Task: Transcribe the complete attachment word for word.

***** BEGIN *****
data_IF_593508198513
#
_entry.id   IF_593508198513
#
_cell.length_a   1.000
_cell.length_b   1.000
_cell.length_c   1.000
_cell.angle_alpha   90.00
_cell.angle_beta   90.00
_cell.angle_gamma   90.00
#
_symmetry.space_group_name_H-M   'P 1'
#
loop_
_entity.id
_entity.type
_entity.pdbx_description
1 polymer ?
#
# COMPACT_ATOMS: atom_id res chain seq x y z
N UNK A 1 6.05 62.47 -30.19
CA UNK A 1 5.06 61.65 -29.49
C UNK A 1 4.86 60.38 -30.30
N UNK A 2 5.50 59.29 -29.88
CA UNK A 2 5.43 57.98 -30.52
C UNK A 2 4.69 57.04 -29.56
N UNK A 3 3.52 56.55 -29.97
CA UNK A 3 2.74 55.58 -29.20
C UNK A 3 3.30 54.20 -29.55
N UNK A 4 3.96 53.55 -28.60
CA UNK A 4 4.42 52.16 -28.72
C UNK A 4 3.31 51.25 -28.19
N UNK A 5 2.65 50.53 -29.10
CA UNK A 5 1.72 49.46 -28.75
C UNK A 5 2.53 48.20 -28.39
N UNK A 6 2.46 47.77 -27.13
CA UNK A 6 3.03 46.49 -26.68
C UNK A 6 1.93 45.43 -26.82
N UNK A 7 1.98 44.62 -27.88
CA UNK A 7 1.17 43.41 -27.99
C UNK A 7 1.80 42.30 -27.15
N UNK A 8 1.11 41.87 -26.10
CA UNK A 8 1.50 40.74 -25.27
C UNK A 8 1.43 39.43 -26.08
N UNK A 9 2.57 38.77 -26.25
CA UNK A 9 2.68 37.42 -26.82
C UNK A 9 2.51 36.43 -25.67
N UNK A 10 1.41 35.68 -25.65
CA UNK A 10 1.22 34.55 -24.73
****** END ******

data_IF_593508198513
#
_entry.id   IF_593508198513
#
_cell.length_a   1.000
_cell.length_b   1.000
_cell.length_c   1.000
_cell.angle_alpha   90.00
_cell.angle_beta   90.00
_cell.angle_gamma   90.00
#
_symmetry.space_group_name_H-M   'P 1'
#
loop_
_entity.id
_entity.type
_entity.pdbx_description
1 polymer ?
#
# COMPACT_ATOMS: atom_id res chain seq x y z
N UNK A 1 6.05 62.47 -30.19
CA UNK A 1 5.06 61.65 -29.49
C UNK A 1 4.86 60.38 -30.30
N UNK A 2 5.50 59.29 -29.88
CA UNK A 2 5.43 57.98 -30.52
C UNK A 2 4.69 57.04 -29.56
N UNK A 3 3.52 56.55 -29.97
CA UNK A 3 2.74 55.58 -29.20
C UNK A 3 3.30 54.20 -29.55
N UNK A 4 3.96 53.55 -28.60
CA UNK A 4 4.42 52.16 -28.72
C UNK A 4 3.31 51.25 -28.19
N UNK A 5 2.65 50.53 -29.10
CA UNK A 5 1.72 49.46 -28.75
C UNK A 5 2.53 48.20 -28.39
N UNK A 6 2.46 47.77 -27.13
CA UNK A 6 3.03 46.49 -26.68
C UNK A 6 1.93 45.43 -26.82
N UNK A 7 1.98 44.62 -27.88
CA UNK A 7 1.17 43.41 -27.99
C UNK A 7 1.80 42.30 -27.15
N UNK A 8 1.11 41.87 -26.10
CA UNK A 8 1.50 40.74 -25.27
C UNK A 8 1.43 39.43 -26.08
N UNK A 9 2.57 38.77 -26.25
CA UNK A 9 2.68 37.42 -26.82
C UNK A 9 2.51 36.43 -25.67
N UNK A 10 1.41 35.68 -25.65
CA UNK A 10 1.22 34.55 -24.73